Diode identification?

You mean that in the entire USA there is no such thing as 47V 2-3W zener diode ?


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Well, there is nothing these diodes can do about the turn on time. That is a function of the supply voltage and the coil inductance. You would have to raise the supply voltage and add enough series resistance to limit the steady state current to a safe value to speed up turn on.

Order doesn't matter, only orientation.

Higher zener voltage means faster current ramp down. But you will probably have to go quite a bit higher to see much difference. The resistive drop of the coil is already starting the ramp down with a 42 volt reverse voltage. But that drop falls as the current falls, so the zener is really there to speed the tail of the process, unless its initial voltage is on the order of the supply voltage. So you might consider one as high as 22 to 39 volts. But then I would look for a 1 watt unit, to handle the power pulse that will end up more there than in the coil resistance. But you should definitely see some decrease in the power down time, to about 37% if what you will get from a 4.7 volt zener if you switch to a 33 volt one. So you can see that the turn off time is not dominated by the zener till its voltage gets near the supply voltage. But increasing the zener voltage drop helps.

Reply to
John Popelish

Keyword here is "regular".


But point is moot, it seems. See recent posts to thread re. design change.

Reply to
John E.

John Popelish sez:

Seems we're creeping back up toward the original 47v zener (although it was connected across the FET, not the coil). Any advantage to simply using another 47v part along with the rect. in the configuration you recommend? Is this a case of "bigger (v) is better"?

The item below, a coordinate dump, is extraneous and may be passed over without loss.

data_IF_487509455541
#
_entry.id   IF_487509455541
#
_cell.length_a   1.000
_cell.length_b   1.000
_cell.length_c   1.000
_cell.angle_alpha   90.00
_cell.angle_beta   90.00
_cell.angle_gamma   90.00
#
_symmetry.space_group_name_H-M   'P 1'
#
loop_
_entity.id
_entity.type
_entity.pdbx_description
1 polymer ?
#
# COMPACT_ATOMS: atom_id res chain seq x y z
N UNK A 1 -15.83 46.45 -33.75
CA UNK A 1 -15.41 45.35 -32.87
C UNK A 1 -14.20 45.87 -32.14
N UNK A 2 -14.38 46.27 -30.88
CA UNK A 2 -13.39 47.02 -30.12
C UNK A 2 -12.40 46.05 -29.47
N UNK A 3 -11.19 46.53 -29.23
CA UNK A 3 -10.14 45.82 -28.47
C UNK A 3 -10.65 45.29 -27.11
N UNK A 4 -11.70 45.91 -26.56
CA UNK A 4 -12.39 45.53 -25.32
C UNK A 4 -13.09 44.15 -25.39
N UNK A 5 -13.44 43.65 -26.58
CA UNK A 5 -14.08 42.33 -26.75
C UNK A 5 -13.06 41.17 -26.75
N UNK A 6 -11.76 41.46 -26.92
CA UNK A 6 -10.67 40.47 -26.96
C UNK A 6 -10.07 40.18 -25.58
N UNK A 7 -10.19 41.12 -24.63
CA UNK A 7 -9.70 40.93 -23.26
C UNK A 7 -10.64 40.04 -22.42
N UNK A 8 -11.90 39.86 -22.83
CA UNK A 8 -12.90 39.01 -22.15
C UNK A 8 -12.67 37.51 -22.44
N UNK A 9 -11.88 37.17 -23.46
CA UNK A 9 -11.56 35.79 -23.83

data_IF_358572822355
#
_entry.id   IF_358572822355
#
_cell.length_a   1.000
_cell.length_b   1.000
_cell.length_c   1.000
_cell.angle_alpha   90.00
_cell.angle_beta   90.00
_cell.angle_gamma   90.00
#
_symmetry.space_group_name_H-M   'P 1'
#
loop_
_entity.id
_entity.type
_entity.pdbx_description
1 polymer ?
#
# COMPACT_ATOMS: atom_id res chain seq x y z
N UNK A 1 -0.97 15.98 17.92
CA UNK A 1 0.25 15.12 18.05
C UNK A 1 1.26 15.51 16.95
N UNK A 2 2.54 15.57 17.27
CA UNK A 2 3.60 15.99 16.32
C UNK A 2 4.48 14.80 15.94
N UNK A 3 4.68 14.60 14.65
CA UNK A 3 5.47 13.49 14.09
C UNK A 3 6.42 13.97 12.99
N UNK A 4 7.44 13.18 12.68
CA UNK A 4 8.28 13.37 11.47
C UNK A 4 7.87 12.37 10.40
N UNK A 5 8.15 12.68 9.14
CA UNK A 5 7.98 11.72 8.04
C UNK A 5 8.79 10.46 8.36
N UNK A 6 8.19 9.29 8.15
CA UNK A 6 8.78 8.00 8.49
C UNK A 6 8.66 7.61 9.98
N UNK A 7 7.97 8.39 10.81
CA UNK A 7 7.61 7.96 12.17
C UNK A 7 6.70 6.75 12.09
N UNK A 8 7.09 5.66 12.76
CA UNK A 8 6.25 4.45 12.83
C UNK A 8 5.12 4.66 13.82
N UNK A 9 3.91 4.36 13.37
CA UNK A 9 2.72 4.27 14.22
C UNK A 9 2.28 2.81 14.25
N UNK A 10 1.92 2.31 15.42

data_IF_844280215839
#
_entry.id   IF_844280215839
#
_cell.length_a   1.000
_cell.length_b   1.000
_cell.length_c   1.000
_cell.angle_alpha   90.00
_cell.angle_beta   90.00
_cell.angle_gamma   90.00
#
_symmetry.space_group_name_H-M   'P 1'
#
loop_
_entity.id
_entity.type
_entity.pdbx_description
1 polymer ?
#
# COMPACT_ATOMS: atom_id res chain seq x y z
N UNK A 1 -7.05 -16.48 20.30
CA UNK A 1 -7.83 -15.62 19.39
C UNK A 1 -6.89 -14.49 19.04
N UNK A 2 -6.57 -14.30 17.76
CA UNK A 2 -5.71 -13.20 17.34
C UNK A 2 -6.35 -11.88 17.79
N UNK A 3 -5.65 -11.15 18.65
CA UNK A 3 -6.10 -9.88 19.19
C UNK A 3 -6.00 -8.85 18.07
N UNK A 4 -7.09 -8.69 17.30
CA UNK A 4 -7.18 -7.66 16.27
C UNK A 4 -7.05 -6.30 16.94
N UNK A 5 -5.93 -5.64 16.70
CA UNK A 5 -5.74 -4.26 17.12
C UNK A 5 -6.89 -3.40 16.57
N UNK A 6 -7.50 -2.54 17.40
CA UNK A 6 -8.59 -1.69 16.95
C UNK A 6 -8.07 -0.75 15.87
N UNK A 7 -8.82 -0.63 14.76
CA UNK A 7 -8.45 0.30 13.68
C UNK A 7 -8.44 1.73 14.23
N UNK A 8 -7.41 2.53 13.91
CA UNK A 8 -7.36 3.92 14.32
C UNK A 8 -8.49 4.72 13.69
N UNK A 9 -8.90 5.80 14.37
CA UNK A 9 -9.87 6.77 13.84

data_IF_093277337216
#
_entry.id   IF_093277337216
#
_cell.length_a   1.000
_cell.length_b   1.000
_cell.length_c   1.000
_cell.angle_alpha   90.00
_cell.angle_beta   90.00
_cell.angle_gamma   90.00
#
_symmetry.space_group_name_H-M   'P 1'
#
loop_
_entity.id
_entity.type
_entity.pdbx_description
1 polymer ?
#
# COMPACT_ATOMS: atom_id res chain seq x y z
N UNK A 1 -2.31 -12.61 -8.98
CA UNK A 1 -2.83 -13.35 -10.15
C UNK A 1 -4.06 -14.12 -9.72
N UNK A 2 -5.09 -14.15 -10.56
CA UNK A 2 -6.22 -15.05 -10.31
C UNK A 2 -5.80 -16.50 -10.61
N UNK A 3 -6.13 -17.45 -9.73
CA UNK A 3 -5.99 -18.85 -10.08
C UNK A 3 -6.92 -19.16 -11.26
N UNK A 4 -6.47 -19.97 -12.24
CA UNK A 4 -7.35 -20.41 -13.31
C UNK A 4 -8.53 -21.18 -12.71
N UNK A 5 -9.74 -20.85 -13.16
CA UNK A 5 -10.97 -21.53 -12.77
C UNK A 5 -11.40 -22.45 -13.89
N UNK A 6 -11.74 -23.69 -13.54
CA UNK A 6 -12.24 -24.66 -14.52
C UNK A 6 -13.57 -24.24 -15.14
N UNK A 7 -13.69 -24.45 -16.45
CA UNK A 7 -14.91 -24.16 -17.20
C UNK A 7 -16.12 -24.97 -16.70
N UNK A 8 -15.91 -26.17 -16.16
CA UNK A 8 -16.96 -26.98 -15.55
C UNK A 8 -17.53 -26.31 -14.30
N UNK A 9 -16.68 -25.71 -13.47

Thanks again,

Reply to
John E.

The advantage in moving the zener is the lower energy absorbed per discharge (for the reason I explained earlier). At 47 inverse volts across the coil, you are getting pretty close to the 100 volt mark, which will stress the fet a bit more. Are you confident in its ability to handle that voltage? And there is a point of diminishing returns. The

37% discharge time I gave above referred to the time for the current to reach zero. But that is not really the time for the magnetic field to reach zero, because the iron parts of the solenoid will circulate eddy currents that support the field for a bit. Then there is the inertial time constant of the mechanism that delay s movement, after the magnetic field stops holding it against the return spring.

If you used a 1000 volt zener, the coil current would hit zero in a really short amount of time, but the valve would close in just about the same time as if you used a 500 volt zener.

My gut feeling is that, unless this solenoid and valve mechanism were designed with fastest possible reaction time in mind, going much above 22 volts on the zener will not pay off in much decreased valve action.

But a handful of 1 watt zeners in the range of 4.7 volts to

47 volts cost only a few bucks, if you want to take the experimental route. Can you rig up some mechanical pickup on the valve, so you can, measure the response time effect of various zeners? That would make it pretty obvious where the diminishing returns come into play.